On a panel delivered at Casual Connect USA, Oliver Birch, Director of Marketing for Hothead Games along with others discussed the most effective acquisition channels for mobile games. During the User Acquisition and Retention at Scale panel, they chatted about the strategies top mobile games are employing to retain users. In answer to the question, if he had a million dollars to work with, Oliver replied, “If you’ve got a million dollars, don’t spend it in a month. Take one step at a time, understand what you are doing, really look at the return, and the return may take time to understand as well . . . Take your time with it. Don’t go all guns blazing.”
From fizzy drinks and Lara Croft to Dennis Rodman, Oliver Birch has had a long and storied career in marketing. He spent his early years in marketing to promote globally recognized alcohol, snacks, and fizzy drinks. Over 17 years, he has worked with major software publishers and developers, managed an advertising network and media agency, and brought several new products to market with chart-topping success.
Drinks with Lara Croft
His fateful transition to the games industry came through Lucozade and their “brand ambassador”: Lara Croft. The printing company Oliver worked for at the time was in charge of all the point-of-sale materials for Lucozade and his job was to find more work in the entertainment industry using the Lara Croft work for business pitches.
He chose games companies as his target and eventually landed a project to create all point-of-sale materials for a Ubisoft King Kong game. From there, things began to snowball. One of his first actual publishing projects was a boxed version of the PC game DEFCON by Introversion Software, something he says he was very proud of accomplishing at the time.
While he says he was fortunate to be able to work with such big-name consumer brands prior to his entry into the games industry, he says nothing beats working in video games. “It’s the pinnacle for me,” he says. “If we can sell people things they want for their free time then we are doing a special job.”
Since his entry into the video game sector, Oliver has worked with clients such as EA, SEGA, and Paramount Digital Entertainment. Now, he is bringing his knowledge and experience to Hothead Games, an independent video game developer and publisher in Vancouver, Canada.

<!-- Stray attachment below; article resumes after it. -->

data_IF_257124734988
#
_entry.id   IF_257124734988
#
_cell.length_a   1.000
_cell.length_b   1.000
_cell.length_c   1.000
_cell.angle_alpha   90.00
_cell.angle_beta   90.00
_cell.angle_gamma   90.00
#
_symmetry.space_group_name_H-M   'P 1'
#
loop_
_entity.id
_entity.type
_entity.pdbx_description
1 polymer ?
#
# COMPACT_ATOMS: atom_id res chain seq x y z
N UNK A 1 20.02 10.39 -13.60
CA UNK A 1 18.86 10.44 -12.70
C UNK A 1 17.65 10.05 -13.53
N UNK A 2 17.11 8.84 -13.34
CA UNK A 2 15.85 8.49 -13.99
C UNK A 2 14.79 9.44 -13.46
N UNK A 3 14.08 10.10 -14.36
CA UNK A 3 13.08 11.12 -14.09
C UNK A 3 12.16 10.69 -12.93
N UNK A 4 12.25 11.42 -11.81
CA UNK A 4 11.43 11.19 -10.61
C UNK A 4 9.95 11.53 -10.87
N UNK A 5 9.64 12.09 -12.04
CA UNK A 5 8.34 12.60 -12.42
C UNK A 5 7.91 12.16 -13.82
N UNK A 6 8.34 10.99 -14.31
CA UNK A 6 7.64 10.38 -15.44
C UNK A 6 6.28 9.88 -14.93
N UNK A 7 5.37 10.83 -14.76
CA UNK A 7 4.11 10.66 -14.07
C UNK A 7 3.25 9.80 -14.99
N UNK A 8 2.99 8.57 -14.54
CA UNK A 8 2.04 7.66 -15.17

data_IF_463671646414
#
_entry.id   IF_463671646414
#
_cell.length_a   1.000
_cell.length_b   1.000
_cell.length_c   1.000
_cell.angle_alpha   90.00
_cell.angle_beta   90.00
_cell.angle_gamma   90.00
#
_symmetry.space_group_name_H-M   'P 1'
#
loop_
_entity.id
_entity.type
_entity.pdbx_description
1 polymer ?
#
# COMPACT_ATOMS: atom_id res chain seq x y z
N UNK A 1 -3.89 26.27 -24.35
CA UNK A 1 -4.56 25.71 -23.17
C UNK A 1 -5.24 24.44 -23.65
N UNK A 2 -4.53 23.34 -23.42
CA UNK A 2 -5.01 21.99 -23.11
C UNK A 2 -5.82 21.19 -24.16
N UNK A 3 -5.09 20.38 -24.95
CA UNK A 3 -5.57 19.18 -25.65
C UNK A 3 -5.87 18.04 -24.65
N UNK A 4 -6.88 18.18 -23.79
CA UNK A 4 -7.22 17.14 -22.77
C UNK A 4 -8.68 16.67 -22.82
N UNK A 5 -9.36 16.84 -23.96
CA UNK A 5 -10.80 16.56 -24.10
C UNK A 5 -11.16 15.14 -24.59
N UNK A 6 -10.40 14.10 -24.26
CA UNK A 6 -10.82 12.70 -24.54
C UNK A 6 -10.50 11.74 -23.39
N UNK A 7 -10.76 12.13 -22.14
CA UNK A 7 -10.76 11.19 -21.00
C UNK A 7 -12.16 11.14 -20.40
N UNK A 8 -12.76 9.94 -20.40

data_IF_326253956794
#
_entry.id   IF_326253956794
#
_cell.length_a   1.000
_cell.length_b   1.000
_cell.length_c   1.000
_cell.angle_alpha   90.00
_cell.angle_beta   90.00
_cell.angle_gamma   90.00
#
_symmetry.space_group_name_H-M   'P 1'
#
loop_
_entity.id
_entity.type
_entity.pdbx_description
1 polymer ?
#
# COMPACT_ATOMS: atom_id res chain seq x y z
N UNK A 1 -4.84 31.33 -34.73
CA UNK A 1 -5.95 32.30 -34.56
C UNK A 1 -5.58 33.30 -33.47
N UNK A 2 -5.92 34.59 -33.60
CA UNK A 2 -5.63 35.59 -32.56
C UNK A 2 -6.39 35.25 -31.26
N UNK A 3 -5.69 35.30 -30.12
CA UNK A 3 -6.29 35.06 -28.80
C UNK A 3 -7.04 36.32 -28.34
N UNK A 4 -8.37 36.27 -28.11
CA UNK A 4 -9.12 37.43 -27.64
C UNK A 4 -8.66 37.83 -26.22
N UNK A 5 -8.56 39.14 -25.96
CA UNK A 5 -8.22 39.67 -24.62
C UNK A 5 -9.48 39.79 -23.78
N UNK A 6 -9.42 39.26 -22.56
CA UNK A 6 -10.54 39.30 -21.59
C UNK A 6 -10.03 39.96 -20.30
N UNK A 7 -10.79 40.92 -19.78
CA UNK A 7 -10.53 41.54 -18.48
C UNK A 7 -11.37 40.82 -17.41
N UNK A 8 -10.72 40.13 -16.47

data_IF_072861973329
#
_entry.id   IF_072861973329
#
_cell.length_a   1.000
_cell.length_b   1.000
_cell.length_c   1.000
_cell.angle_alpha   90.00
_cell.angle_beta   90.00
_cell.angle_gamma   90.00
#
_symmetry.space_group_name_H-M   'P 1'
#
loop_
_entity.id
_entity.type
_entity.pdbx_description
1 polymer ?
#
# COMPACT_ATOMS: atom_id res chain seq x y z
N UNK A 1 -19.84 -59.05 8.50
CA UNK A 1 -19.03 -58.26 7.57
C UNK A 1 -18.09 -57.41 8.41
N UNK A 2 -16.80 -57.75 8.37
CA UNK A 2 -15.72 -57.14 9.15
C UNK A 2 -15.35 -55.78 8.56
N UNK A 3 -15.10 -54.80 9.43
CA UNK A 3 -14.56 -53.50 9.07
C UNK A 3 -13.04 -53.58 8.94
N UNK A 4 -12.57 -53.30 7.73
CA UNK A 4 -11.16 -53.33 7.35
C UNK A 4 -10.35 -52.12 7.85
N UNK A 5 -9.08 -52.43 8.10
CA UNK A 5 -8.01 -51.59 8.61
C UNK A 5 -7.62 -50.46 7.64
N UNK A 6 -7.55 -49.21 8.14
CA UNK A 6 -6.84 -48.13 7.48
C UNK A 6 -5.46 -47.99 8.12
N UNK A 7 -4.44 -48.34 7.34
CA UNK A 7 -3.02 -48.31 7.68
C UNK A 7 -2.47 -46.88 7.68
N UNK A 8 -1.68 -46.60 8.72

As Hothead’s director of marketing, Oliver oversees user acquisition strategies, advertising revenues, publishing to the app store and more. One of the things he likes in particular about working at Hothead Games, aside from the games they make and talented people he works with, is helping to direct the company’s destiny with his colleagues – a contrast from his earlier career working at the behest of other clients.
One of the biggest highlights so far for Oliver at Hothead Games has been interacting with Dennis Rodman, who was part of a commercial shoot for the company’s game Big Win Basketball. However, at times it was a challenge. “Picking him up from the airport and trying to get him settled in his hotel was one of my more challenging moments!”
Luckily for Oliver, challenges are one of the things that attracted him to the games industry. “The mobile games business is operating at such a fast pace that no single day is the same,” he says. “You have to keep up or you fall behind. I love this sense of quick learning and adaptation. We modify our thinking all the time to be ahead of the curve – it is very exciting.”
He notes that development studios can be a mixture of art, science, and “pixie dust.” With the addition of differing personality types, and the need for a strong work ethic, he admits they can be a complicated beast that needs loving attention.
However, Oliver feels more than prepared to tackle whatever is thrown at him and says that his past career experiences have been a big help with the work he does now. “Sure, distribution has changed, but publishing products to consumers is what I focus on and some of those principles have remained the same. I don’t get the front and back of the box to sell the product anymore, but I do get an app icon to convey the game – I have had to become more efficient!”
Some things that have changed since Oliver’s entry into marketing 17 years ago include the rise of social media and the introduction of video to websites and apps. While Facebook has been an excellent form of marketing for the company, video is where the real marketing wins have been; for example, Hothead Games’ campaigns are video heavy and have great returns.
Looking toward the coming years, Oliver says trends are impossible to predict, but he believes there will be more consolidation in mobile advertising and install tracking will be in a better place with more analytics available from both clients and networks.
Personally, he’d like to see industry standards tackled. “Perhaps some standards will be finalized that everyone can agree with!”